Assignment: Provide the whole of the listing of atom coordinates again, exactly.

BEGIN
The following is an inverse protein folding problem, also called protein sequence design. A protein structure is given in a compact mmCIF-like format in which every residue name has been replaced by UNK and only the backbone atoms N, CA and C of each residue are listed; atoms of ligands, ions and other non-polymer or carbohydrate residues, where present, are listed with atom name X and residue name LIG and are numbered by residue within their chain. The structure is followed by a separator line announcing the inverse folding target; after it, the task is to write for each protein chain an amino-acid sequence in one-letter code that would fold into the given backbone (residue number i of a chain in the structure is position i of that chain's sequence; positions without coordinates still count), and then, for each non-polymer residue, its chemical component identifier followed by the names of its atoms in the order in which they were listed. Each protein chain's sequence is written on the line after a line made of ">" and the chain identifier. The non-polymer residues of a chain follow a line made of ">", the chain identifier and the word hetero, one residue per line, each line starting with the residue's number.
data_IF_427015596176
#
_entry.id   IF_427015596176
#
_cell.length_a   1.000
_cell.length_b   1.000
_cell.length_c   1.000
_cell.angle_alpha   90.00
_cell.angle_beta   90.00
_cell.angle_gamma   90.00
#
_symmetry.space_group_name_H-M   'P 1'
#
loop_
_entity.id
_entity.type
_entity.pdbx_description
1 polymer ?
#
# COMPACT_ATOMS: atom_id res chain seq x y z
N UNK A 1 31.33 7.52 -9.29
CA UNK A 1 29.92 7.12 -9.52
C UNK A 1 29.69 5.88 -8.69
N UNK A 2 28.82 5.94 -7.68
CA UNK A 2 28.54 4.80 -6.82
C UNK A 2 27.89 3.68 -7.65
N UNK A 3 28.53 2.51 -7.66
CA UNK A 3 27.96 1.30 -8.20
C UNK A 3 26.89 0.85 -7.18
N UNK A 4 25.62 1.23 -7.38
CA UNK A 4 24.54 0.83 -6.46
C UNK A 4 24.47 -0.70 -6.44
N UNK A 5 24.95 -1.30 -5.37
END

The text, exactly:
The following is an inverse protein folding problem, also called protein sequence design. A protein structure is given in a compact mmCIF-like format in which every residue name has been replaced by UNK and only the backbone atoms N, CA and C of each residue are listed; atoms of ligands, ions and other non-polymer or carbohydrate residues, where present, are listed with atom name X and residue name LIG and are numbered by residue within their chain. The structure is followed by a separator line announcing the inverse folding target; after it, the task is to write for each protein chain an amino-acid sequence in one-letter code that would fold into the given backbone (residue number i of a chain in the structure is position i of that chain's sequence; positions without coordinates still count), and then, for each non-polymer residue, its chemical component identifier followed by the names of its atoms in the order in which they were listed. Each protein chain's sequence is written on the line after a line made of ">" and the chain identifier. The non-polymer residues of a chain follow a line made of ">", the chain identifier and the word hetero, one residue per line, each line starting with the residue's number.
data_IF_427015596176
#
_entry.id   IF_427015596176
#
_cell.length_a   1.000
_cell.length_b   1.000
_cell.length_c   1.000
_cell.angle_alpha   90.00
_cell.angle_beta   90.00
_cell.angle_gamma   90.00
#
_symmetry.space_group_name_H-M   'P 1'
#
loop_
_entity.id
_entity.type
_entity.pdbx_description
1 polymer ?
#
# COMPACT_ATOMS: atom_id res chain seq x y z
N UNK A 1 31.33 7.52 -9.29
CA UNK A 1 29.92 7.12 -9.52
C UNK A 1 29.69 5.88 -8.69
N UNK A 2 28.82 5.94 -7.68
CA UNK A 2 28.54 4.80 -6.82
C UNK A 2 27.89 3.68 -7.65
N UNK A 3 28.53 2.51 -7.66
CA UNK A 3 27.96 1.30 -8.20
C UNK A 3 26.89 0.85 -7.18
N UNK A 4 25.62 1.23 -7.38
CA UNK A 4 24.54 0.83 -6.46
C UNK A 4 24.47 -0.70 -6.44
N UNK A 5 24.95 -1.30 -5.37